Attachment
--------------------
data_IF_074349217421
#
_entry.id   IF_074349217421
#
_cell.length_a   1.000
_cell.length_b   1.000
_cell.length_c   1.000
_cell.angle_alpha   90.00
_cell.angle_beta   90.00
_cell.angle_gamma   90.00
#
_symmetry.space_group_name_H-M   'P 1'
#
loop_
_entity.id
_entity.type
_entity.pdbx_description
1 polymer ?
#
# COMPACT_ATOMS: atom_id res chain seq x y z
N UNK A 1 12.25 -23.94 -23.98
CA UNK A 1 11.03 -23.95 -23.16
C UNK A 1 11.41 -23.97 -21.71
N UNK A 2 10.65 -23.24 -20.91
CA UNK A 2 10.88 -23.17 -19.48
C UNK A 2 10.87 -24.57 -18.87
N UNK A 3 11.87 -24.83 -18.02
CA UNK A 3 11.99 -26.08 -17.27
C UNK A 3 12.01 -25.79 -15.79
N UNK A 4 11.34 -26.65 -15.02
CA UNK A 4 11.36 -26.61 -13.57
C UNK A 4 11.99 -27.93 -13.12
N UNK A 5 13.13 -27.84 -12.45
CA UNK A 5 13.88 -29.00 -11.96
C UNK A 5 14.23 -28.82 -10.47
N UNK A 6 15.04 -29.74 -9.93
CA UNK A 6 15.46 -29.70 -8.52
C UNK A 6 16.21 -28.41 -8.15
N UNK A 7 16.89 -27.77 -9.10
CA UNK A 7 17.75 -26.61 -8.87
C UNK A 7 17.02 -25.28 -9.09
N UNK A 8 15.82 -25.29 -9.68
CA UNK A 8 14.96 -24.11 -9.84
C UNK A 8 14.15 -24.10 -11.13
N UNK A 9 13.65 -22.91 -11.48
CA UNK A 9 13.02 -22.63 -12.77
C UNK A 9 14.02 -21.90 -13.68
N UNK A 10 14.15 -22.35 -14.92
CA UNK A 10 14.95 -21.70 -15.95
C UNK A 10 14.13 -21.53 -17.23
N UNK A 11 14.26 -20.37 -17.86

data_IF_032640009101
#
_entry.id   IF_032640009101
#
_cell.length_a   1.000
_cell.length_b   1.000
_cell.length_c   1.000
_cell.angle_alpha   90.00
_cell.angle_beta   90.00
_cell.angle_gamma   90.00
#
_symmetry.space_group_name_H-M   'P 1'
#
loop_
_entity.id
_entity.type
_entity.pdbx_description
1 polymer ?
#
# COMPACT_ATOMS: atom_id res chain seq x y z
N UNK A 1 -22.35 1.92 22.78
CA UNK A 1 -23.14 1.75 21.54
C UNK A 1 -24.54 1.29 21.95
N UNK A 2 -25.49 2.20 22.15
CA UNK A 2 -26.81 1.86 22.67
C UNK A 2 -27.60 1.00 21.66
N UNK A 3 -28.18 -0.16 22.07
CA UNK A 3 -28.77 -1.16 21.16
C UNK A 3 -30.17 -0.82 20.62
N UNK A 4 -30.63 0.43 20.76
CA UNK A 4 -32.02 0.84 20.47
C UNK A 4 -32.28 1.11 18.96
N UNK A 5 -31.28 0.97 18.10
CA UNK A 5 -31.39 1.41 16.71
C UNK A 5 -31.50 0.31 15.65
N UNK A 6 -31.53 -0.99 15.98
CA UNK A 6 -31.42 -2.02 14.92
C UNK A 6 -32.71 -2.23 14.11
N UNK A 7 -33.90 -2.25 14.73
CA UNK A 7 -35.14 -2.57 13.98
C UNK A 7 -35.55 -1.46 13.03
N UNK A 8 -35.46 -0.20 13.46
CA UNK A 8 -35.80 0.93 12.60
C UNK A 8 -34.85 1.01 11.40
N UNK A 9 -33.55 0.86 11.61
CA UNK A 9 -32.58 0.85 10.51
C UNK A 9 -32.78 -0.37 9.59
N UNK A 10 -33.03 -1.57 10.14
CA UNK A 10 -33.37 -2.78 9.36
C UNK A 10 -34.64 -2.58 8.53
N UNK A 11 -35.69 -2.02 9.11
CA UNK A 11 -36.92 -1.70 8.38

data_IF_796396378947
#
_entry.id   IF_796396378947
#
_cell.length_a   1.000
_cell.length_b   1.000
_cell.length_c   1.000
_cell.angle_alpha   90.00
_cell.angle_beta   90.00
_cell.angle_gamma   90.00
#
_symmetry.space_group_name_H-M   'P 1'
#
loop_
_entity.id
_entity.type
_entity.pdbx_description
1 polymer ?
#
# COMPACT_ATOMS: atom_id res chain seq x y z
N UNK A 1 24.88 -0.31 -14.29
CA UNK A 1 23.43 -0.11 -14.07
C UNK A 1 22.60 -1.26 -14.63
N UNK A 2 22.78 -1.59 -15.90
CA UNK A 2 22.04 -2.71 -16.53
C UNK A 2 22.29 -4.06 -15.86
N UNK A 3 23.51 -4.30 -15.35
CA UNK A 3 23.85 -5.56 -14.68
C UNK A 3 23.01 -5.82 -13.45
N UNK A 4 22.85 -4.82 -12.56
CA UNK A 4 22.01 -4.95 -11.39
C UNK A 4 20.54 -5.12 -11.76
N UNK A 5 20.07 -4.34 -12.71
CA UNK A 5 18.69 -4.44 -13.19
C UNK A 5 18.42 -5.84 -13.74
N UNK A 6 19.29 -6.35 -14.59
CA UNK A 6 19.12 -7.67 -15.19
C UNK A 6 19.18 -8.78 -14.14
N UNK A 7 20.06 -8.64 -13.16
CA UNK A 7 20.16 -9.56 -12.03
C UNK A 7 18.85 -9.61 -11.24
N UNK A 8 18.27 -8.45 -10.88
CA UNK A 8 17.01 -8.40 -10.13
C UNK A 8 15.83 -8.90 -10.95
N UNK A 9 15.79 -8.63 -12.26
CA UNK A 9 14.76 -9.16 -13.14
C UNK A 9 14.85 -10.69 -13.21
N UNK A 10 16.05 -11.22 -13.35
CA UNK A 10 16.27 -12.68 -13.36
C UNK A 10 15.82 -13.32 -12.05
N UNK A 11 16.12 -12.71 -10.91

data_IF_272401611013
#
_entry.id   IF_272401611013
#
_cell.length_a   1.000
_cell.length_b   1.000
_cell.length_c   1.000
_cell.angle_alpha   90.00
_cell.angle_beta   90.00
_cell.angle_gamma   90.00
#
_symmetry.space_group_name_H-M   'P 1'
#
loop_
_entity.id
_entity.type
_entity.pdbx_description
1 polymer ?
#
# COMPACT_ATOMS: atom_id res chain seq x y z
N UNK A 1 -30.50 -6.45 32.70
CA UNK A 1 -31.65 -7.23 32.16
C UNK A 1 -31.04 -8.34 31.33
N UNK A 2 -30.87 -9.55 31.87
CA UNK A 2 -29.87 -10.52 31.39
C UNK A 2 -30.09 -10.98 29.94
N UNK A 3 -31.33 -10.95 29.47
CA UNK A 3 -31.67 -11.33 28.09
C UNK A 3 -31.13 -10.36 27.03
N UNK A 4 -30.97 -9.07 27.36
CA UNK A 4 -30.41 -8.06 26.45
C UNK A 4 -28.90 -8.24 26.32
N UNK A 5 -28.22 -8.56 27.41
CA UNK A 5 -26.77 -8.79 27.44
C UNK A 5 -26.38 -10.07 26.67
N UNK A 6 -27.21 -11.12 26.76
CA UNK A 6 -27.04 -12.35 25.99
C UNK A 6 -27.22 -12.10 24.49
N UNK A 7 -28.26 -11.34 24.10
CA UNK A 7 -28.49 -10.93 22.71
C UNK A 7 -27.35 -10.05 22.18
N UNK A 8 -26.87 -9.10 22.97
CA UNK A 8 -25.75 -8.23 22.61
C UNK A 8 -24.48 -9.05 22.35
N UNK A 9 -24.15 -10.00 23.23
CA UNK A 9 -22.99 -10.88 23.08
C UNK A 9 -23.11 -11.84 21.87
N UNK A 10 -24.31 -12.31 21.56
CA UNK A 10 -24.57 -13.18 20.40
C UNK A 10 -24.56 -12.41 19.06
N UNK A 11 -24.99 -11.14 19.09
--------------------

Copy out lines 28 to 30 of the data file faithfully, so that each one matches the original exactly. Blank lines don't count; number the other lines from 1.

CA UNK A 3 11.99 -26.08 -17.27
C UNK A 3 12.01 -25.79 -15.79
N UNK A 4 11.34 -26.65 -15.02